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Steve Strongman

Steve Strongman isn’t a household name in blues circles…yet. But Hamilton’s scorching guitar ace raises the bar in his highly anticipated release “Honey” (Fallen Sky/Fontana). Long gone are the days he would sneak up the fire escape at Kitchener’s renowned blues club “Pop the Gator”, but in a return to his roots Strongman has sewn a seamless blend of old school and contemporary sensibilities that ultimately heralds the arrival of one of the blues world’s most exciting newcomers.

Having started a professional career at the age of 16, playing clubs all around southern Ontario, it wasn’t long until Strongman caught the eye of Mississippi Blues legend Mel Brown. Under his tutelage, Steve met, played with and was inspired by legends like Kim Wilson, James Harmon, Luther Tucker, Duke Robillard and Ronnie Earl. In fact, it was after one blistering opening set that Chicago soulster Otis Clay exclaimed, “I’m gonna do what you do…” Not wanting to commit stylistically to any one genre, Steve began touring extensively with country, rock and blues bands playing venues like Opryland, Renfro Valley in Kentucky and opening for Roy Clark at his theatre in Branson Missouri . After a taste of L.A. , playing with Columbia recording artist Tal Bachman, Steve chose to concentrate on his own rock band, Plasticine. With irresistible stage presence and gritty hard-driving rock & roll, Plasticine developed a devoted legion of fans and quickly garnered a record deal with the Allen Gregg venture Song Corporation. After the demise of the ill-fated Song Corp., Steve was opted as lead guitar player for Epic/Sony recording artist Kazzer leading to more touring of the United States, Canada as well as extensive tours in Europe.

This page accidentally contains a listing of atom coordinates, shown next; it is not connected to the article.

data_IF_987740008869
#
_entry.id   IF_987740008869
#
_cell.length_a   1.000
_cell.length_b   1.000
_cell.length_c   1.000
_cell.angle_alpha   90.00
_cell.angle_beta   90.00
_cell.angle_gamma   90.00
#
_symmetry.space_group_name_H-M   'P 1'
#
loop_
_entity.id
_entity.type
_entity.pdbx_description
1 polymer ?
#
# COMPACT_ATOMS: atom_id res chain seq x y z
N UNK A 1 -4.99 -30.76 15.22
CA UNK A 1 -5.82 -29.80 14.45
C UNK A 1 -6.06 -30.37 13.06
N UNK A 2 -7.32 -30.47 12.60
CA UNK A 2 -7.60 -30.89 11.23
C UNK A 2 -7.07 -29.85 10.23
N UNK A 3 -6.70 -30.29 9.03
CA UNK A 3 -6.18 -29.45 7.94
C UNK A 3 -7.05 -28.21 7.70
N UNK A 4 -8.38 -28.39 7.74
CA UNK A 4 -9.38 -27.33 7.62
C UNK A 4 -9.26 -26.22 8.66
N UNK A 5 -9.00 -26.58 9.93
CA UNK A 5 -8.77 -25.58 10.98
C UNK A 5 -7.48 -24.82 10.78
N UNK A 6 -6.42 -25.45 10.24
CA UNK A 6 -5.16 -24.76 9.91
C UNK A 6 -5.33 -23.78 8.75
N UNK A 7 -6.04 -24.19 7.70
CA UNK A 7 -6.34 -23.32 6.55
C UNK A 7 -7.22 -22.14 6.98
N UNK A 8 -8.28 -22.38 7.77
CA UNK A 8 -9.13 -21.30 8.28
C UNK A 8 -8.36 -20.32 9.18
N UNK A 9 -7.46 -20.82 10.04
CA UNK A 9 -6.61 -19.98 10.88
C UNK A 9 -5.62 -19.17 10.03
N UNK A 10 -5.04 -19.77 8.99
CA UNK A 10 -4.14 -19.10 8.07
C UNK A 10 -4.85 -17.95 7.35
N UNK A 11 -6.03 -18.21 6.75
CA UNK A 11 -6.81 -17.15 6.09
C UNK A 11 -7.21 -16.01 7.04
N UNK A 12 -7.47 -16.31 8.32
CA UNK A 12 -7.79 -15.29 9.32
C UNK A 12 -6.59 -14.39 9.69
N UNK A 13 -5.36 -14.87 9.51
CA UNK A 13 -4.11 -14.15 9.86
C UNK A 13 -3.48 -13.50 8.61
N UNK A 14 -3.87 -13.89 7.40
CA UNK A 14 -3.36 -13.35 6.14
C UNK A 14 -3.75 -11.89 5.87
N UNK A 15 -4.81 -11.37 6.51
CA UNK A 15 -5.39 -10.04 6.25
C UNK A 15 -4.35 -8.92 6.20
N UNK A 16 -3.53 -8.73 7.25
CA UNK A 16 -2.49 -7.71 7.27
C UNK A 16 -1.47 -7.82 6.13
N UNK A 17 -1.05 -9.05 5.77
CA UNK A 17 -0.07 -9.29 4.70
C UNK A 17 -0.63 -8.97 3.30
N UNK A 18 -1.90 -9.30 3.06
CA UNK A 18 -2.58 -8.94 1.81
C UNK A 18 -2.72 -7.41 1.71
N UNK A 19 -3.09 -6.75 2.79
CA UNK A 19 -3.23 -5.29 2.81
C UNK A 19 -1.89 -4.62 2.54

But the blues were calling him home, and Strongman answered with this impressive debut that undeniably proves his mettle as a force to be reckoned with on the international scene. “Honey” caters to blues/rock fans with varied tastes, and the moment Steve lets his licks loose with the blues/rock anthem “Hard Headed Lover”, you are grabbed by the throat and it doesn’t let you go. From the more traditional stylings of “Let’s Sleep on This”, featuring stellar horn performances by Terry Townson and Steve Hilliam of The Little Big Band, to the atmospheric ballad “Soul Searching”, Strongman glides through the grooves with cool guitar parts and evocative soulful vocals. He shows his Freddie King influence in “Big Legged Woman” but shines the brightest when demonstrating the breadth of his guitar prowess as notes flow from his heart to his fret board on tunes like “Honey” and “That’s Me”. Mentor and legend Mel Brown sits in on guitar on the classic “How Blue Can You Get”. Bringing it close to the bone with slide work on songs like “River” and “Birthday Song”, Strongman wields his Dobro as deftly as his electric guitar. Things then wind down with the jazz tinged “Keep it to Yourself”. With nine originals on the 11 song play list, Strongman guides the feel and flow with ease and revitalizes blues clichés with astutely modern treatments to reveal a recording that is as deep as it is varied. This ultra-cool musical gem is a high caliber work that paves new ground with its pace changes, dynamics, atmosphere, melody, tricky riffs and mind blowing gritty greasy blues ultimately marking this effort as a new classic and a must have for blues lovers old and new. User-contributed text is available under the Creative Commons By-SA License; additional terms may apply.